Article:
I got interested in Modern American music as a teenager and well remember me and my high-school musical buddies gathering over the latest LPs of Schuman, Gershwin, Copland, and Foss. I read all I could, bought all the LPs I could, borrowed stuff from the public library, and peered at scores. Sometime in the 60s or 70s, I came across the writings of Walter Simmons, who had obviously heard much more than even a headbanger like me and had a conceptual framework I lacked. I learned a lot from him at a distance.
This is the second volume of Simmons's alternative history of Modern American music. His first volume, Voices in the Wilderness, discussed six neo-Romantic composers -- Bloch, Barber, Hanson, Flagello, Creston, and Giannini -- most of whom hadn't earned that much ink in decades. Many musicologists and critics had written these men out of serious discussions, mainly because they didn't fit the narrative the fraternities had established. Simmons proposes a convincing revision of standard history -- convincing, because he doesn't just simply sound off. He has heard in detail a ton of music -- both that of his subjects and that of the mainstream histories -- and has the ability both to make sense of it and to communicate with a general reader. He built strong cases for all these composers. As a record producer and advocate, he has, importantly, disseminated their music on CDs.
The second volume in the series keeps to the successful general organization of the first. Its hierarchy contains the sprawl that easily could overtake such a work. Each chapter focuses on one composer -- Schuman, Persichetti, and Mennin. Each chapter begins with life and career, provides a list of "most realized" works, moves to detailed discussion of individual pieces, and then sums up the composer's significance. New to this volume is the inclusion of a CD containing works by all the composers, a canny bonus. It offers the reader a taste of each man's work and affords the opportunity for more exploration. How he persuaded Scarecrow Press to do this, I can't think.
Unless you're a super-fan like me, you probably won't read this book straight through, but dip into it here and there, as you wish. The book's modularity makes it easy.
One of the scandals the book raises comes from the critical commentary at the time. It pigeonholed each of these men and then griped when their works didn't fit the slots that had been set up. Furthermore, this consensus has frozen, to a large extent. So William Schuman, for example, becomes an administrator who lacked the soul to compose, a laughable statement to anybody who's heard the Violin Concerto, the Ninth Symphony, or even the semi-popular New England Triptych. This points strongly in the direction of people repeating what they've read. Significantly, most of the favorable criticism comes from recent CD reviewers including, in the interests of full disclosure, me. Simmons cites not just me, but other CD reviewers, as well as various critics and musicologists who stand at some remove from the composers themselves.
What we get from this book is a view that sees American music not as three strands, but as the product of many more. Furthermore, Simmons emphasizes the individual composer. Much of the critical difficulty Schuman, Persichetti, and Mennin suffered from critics stemmed from the insistence on viewing them as neoclassicists. Of the three, Persichetti fits that label best, but only in some works. After all, he mastered whatever technique interested him, and his compositional outlook strives to include and assimilate everything he can. However, the label never fit Schuman or Mennin at all. None of these men moved in a crowd. Schuman led. Persichetti persuaded through his teaching and writing. Mennin remained idiosyncratic, unconcerned with how he fit in or what his influence was.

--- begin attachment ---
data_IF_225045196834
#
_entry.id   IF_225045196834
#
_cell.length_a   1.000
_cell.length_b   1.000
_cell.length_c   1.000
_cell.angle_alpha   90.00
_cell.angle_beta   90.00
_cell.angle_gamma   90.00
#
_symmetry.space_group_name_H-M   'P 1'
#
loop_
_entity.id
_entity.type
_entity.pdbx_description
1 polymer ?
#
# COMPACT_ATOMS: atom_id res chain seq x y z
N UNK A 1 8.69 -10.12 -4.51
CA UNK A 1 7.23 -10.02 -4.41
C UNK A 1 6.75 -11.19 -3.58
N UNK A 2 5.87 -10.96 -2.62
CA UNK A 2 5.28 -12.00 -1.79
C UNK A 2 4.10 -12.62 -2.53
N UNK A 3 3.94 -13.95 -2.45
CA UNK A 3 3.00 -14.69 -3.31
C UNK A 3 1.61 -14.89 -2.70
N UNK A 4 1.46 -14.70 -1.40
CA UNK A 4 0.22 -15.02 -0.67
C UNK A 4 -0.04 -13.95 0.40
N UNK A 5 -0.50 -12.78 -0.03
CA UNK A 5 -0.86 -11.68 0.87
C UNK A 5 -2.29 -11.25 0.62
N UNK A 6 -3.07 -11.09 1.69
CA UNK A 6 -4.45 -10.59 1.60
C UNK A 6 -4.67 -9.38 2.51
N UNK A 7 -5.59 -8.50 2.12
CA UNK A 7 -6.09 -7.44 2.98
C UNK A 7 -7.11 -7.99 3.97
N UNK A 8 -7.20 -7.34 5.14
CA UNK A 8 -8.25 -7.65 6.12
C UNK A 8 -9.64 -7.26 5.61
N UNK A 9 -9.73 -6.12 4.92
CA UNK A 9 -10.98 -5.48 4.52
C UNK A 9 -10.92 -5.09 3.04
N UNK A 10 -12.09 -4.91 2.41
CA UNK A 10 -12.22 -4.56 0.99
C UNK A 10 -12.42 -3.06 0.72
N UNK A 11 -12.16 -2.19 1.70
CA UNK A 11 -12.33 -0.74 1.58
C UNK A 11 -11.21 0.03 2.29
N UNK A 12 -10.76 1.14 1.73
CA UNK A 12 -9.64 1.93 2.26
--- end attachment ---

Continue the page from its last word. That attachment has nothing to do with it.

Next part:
I disagree with Simmons here and there, both on individual works and on various points, but that's inevitable in a study of this size. I probably rate Schuman's music more highly than he does, for example. I do get annoyed by his use of the word "atonal," when he simply means "highly dissonant." However, I have a hard time hearing atonality, even in music avowedly atonal. I seem to almost always hear a tonic. It upsets me to encounter the word "atonal" in print, because many take it as a license to simply not listen to the work itself. Take it from me: There's atonality and there's atonality. Some atonal works have actually become mini-hits, even pop hits, but not because they proclaimed their atonality. You can write a boring piece of tonal music just as easily as an atonal one. Tonality or its lack is beside the point.
Simmons wonders about the viability of music as complex as serious Modernist scores. On the other hand, I wonder about the viability of all "high" art. It seems to me the same problem in general as in the special case. Serious art requires an actively-engaged audience. The general audience has become increasingly passive (decline in general music education hasn't helped), aided by technology. If you can download whatever, why would you download Sessions's Second Symphony when you could download (to really skew the comparison) Justin Bieber? For that matter, why would you download Mahler or Brahms or even Beethoven?
My disagreements are really just the equivalent of speed bumps and rise from a naturally argumentative nature. The series so far, however, I consider a major achievement. Merely to have heard all the music Simmons has in order to write the thing is a staggering, years-long job -- without taking into account all the time he has spent thinking about what he's heard. Furthermore, the details never drown the larger views. It's geared for people who have some acquaintance with the composers and would like to learn more. Simmons has the gift of being able to write intelligently about music without resorting to technical jargon. Recommended.